Of all the tournaments Rafael Nadal could have made his return at, the VTR Open in the Chilean resort town of Vina del Mar is one of the least likely, based on the Spaniard's scheduling history.
Nadal hasn't played any South American event since 2005, when he won Costa do Sauipe to begin his worldwide chase of clay-court titles. But Rafa is finally ready get on the court, and it makes sense that he'd want to start his comeback on clay. Thus, this small but fortuitously-positioned event will be visited by the greatest dirtballer of all time.
Nadal's South American sojourn got me thinking: What other unlikely tennis happenings might come to pass under the right circumstances?
Here are three, all quite inconceivable at the moment -- but in sports, you can never say never.
Roger FedererPaul Gilham/Getty ImagesRoger Federer on a grass court is a common sight, but not in Newport.
Roger Federer plays Newport: This is the grass-court equivalent of Rafa's visit to Vina del Mar. The Hall of Fame Tennis Championships in Newport, RI is one of just six grass-court tournaments on the ATP calendar, but it's the only one held after Wimbledon.
As such, Newport rarely boasts a strong field, contested mostly by Americans and players outside the Top 10 who didn't fare well at the All England Club.
The venue -- on the grounds of the International Tennis Hall of Fame, as you might guess -- can't be beat, and the tournament's history shines no matter who comes to play, with grass courts abutting the show court on each side, and well-heeled New Englanders shaded underneath green-and-white awnings.
But even for a history buff like Federer, Newport probably doesn't offer enough incentive. He almost always takes an extended break after Wimbledon, his favorite tournament, and traditionally waits for the Canadian Masters to cross the Atlantic.
There's also the fact that Newport is just an ATP 250; even a title run would barely register in Federer's often voluminous mid-summer point total. Only if Federer wants to make nice with the induction committee will we see him in Rhode Island, but we all know that's unnecessary for the 17-time Grand Slam champ.
Serena and Venus WilliamsJulian Finney/Getty ImagesDon't expect Serena and Venus Williams to be playing at Indian Wells any time soon.
The Williams sisters play Indian Wells: For an entirely different reason, it's unlikely that we'll see Venus Williams and Serena Williams playing at the BNP Paribas Open.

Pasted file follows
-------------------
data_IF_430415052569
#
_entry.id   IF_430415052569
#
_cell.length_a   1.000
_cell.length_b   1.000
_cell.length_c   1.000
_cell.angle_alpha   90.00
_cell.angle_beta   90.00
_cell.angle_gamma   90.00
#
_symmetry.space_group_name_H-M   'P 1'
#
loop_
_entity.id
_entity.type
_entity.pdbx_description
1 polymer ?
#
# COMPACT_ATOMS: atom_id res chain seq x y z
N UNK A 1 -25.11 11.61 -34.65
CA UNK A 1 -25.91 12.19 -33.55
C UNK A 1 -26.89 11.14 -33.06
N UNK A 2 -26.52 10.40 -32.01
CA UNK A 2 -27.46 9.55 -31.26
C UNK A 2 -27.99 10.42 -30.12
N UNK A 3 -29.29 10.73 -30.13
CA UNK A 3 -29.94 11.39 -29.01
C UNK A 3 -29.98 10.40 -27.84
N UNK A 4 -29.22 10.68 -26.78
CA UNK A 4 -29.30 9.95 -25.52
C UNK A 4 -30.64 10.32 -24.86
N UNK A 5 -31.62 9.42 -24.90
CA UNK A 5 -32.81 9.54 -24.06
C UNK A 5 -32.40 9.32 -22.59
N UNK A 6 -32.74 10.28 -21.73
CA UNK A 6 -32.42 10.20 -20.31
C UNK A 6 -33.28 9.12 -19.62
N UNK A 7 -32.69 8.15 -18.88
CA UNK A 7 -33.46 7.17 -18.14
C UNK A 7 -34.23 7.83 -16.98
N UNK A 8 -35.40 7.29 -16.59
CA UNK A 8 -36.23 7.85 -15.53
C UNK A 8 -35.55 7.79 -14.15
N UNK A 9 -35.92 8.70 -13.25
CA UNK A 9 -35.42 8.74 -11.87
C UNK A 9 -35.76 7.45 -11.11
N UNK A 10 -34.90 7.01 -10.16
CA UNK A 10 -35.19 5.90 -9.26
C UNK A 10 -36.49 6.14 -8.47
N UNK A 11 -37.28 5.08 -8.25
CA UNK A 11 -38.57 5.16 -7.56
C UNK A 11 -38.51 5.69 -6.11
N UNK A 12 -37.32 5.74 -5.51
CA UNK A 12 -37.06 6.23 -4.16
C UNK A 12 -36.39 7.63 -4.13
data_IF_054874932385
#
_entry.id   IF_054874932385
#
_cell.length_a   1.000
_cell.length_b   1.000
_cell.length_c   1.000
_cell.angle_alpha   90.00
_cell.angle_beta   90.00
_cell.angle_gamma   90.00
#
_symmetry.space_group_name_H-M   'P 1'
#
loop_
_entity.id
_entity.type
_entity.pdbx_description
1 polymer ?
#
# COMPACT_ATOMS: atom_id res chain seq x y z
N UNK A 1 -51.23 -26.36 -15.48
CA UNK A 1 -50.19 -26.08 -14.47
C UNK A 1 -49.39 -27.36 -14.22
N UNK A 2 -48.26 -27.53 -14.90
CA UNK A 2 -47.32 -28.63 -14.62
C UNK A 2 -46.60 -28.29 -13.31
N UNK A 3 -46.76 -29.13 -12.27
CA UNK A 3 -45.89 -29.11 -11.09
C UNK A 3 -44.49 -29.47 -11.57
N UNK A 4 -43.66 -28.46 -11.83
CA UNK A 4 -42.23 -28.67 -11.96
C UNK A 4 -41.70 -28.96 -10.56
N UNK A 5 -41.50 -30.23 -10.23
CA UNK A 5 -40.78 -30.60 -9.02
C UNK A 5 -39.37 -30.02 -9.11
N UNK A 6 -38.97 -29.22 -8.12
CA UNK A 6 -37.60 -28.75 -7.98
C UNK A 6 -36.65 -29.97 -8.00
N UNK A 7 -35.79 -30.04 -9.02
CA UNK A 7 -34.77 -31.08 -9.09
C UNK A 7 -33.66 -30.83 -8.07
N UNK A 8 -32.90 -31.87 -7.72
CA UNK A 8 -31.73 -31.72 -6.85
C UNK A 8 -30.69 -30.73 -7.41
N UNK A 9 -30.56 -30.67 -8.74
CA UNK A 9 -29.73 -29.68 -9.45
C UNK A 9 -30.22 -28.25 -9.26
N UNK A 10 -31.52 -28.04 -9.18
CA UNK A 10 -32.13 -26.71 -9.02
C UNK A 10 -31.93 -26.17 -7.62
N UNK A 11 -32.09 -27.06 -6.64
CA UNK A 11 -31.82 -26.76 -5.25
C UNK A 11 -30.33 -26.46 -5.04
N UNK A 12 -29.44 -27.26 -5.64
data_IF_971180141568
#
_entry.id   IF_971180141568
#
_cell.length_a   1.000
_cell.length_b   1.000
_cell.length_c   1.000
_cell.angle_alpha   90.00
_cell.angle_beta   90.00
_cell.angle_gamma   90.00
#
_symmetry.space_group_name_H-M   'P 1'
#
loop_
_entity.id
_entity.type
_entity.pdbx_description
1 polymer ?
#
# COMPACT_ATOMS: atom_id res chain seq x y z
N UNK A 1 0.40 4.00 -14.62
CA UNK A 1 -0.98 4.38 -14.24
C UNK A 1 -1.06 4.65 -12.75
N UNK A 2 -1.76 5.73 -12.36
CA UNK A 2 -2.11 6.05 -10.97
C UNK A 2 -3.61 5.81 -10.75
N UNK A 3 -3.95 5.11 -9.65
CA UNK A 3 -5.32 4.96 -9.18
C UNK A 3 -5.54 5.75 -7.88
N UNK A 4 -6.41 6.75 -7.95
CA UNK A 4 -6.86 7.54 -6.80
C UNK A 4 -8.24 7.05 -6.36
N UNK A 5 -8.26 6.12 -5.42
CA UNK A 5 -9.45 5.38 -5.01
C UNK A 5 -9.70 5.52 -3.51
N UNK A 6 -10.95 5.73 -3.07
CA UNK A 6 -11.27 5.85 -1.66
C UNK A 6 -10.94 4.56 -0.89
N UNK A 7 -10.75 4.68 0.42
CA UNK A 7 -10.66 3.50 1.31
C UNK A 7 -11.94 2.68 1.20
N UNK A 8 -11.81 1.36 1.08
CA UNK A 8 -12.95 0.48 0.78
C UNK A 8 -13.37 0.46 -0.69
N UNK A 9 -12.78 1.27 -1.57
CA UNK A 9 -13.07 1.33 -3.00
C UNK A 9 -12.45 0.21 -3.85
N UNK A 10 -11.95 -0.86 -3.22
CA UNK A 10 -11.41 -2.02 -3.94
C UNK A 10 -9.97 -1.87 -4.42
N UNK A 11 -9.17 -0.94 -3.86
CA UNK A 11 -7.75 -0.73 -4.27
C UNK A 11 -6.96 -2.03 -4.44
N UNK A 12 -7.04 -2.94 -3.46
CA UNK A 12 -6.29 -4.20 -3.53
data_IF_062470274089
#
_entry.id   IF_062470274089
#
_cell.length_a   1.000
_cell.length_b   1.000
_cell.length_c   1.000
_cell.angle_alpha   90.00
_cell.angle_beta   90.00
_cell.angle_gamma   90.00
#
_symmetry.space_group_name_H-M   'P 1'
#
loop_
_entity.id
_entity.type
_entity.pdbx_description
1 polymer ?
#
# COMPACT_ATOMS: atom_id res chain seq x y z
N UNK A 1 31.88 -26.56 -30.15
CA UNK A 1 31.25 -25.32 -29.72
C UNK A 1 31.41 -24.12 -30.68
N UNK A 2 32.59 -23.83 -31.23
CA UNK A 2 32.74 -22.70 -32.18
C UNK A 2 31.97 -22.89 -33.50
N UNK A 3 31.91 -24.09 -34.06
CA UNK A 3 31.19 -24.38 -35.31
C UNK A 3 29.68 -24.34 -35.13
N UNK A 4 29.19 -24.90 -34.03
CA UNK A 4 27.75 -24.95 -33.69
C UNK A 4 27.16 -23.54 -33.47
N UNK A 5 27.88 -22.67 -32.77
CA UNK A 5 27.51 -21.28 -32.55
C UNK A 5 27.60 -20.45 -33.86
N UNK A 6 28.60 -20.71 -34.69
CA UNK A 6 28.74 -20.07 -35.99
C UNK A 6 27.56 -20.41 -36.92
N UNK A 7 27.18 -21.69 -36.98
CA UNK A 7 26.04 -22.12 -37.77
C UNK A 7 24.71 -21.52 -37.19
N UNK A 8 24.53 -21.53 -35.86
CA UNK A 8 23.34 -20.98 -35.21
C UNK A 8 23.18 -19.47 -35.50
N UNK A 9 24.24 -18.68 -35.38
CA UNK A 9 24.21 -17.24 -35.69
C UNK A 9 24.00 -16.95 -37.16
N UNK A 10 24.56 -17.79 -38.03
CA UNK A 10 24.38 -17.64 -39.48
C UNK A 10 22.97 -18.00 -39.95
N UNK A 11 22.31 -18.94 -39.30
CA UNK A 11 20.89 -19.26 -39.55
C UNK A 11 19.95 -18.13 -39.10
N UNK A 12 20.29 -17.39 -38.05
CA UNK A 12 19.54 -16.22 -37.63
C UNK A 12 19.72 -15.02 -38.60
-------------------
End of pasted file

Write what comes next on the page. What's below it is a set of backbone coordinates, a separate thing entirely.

Joel Drucker does an excellent job of recapping the controversy here. Essentially, neither sister has played Indian Wells since 2001, when Venus pulled out of a semifinal with Serena just four minutes before their match.
Afterward, Richard Williams, Venus' and Serena's father, was accused of orchestrating the withdrawal, and was allegedly the target of racist remarks during the final. Serena was booed heavily throughout the match, and later said she would not play Indian Wells in the future.
More than a decade has passed since the incident, and there's been nothing to suggest that the Williamses will return to Indian Wells any time soon. Furthermore, there are a dwindling number of seasons remaining in the sisters' playing careers, so if they wanted to do an about face and enter the event, the clock is ticking.
From a calendar standpoint, Venus and Serena have already committed to the Family Circle Cup in Charleston, which is played directly after the Sony Open in Key Biscayne, a U.S. hard-court tournament they've always entered. Miami may not have Roger Federer this year, but it will have Venus and Serena, something Indian Wells may never be able to say.
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The Davis Cup comes to Forest Hills: This takes wishful thinking to an entirely new level. The West Side Tennis Club -- colloquially referred to as Forest Hills -- has seen far better days from a pro tennis standpoint. (As a club for recreational players, it's still lovely.)
The last tour-level event held there was in 2008, a 16-player WTA tournament, and you could literally count the number of patrons inside the dilapidated stadium.
That stadium, of course, played host to the U.S. Open before it moved to Flushing Meadows. But while players and fans from around the world now descend on the National Tennis Center, which boasts greater amenities, better sightlines, and ample parking, history will never leave West Side's stadium.
Its stands require substantial repair, but a gleaming hard court is already there, and all you need is one of those in a Davis Cup tie. The Winter Olympics probably have a better chance of returning to Lake Placid, but if the USTA decided to get nostalgic, I can think of no better place to host the competition.
Oh, and if U.S. captain Jim Courier wanted to stage a tie on grass? Forest Hills has those courts, too.